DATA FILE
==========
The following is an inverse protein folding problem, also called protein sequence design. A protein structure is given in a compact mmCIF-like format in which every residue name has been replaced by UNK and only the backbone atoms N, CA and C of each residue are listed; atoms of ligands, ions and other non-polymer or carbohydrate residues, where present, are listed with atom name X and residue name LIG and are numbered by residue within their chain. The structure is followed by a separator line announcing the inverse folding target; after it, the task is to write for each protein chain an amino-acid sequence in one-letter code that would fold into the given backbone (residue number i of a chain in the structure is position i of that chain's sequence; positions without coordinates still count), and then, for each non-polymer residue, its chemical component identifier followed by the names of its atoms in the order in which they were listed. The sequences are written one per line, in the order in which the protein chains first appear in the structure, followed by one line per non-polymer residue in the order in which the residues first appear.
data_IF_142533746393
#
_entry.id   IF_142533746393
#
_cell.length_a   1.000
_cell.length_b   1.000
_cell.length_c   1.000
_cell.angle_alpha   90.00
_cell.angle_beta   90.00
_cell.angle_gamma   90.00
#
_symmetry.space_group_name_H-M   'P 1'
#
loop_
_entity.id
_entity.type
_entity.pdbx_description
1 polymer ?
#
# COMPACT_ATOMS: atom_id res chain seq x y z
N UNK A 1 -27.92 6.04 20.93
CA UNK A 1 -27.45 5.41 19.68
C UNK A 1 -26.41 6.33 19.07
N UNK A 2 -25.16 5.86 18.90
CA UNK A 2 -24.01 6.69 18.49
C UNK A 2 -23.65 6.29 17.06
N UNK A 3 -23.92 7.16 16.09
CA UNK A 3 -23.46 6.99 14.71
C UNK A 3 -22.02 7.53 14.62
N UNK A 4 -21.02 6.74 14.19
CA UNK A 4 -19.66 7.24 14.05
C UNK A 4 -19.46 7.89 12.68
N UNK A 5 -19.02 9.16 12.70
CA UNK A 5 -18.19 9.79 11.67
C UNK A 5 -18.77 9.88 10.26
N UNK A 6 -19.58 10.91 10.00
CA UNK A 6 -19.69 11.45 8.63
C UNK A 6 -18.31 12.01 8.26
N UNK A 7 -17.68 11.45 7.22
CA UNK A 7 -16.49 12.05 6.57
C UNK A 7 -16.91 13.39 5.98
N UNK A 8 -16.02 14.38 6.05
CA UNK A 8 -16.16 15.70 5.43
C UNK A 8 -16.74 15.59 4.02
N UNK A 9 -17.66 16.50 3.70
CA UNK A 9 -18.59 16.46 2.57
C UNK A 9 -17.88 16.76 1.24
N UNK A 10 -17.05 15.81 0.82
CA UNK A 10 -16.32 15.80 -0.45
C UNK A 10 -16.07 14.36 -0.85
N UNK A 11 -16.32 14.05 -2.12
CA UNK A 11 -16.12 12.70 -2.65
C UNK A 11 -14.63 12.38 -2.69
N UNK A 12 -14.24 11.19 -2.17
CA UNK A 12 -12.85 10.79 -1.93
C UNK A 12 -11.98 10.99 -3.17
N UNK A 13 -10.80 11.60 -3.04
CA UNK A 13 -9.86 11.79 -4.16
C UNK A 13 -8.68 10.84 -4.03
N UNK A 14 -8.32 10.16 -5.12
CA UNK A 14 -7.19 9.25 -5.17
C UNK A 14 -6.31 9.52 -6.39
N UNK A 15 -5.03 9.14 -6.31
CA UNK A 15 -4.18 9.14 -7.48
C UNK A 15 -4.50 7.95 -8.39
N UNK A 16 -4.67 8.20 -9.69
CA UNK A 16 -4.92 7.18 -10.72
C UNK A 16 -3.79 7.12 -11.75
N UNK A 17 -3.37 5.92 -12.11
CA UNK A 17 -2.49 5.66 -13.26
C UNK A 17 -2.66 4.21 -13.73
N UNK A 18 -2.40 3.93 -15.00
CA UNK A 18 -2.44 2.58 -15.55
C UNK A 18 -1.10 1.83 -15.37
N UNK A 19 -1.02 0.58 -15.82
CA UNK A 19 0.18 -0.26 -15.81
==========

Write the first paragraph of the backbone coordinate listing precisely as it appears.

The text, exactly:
The following is an inverse protein folding problem, also called protein sequence design. A protein structure is given in a compact mmCIF-like format in which every residue name has been replaced by UNK and only the backbone atoms N, CA and C of each residue are listed; atoms of ligands, ions and other non-polymer or carbohydrate residues, where present, are listed with atom name X and residue name LIG and are numbered by residue within their chain. The structure is followed by a separator line announcing the inverse folding target; after it, the task is to write for each protein chain an amino-acid sequence in one-letter code that would fold into the given backbone (residue number i of a chain in the structure is position i of that chain's sequence; positions without coordinates still count), and then, for each non-polymer residue, its chemical component identifier followed by the names of its atoms in the order in which they were listed. The sequences are written one per line, in the order in which the protein chains first appear in the structure, followed by one line per non-polymer residue in the order in which the residues first appear.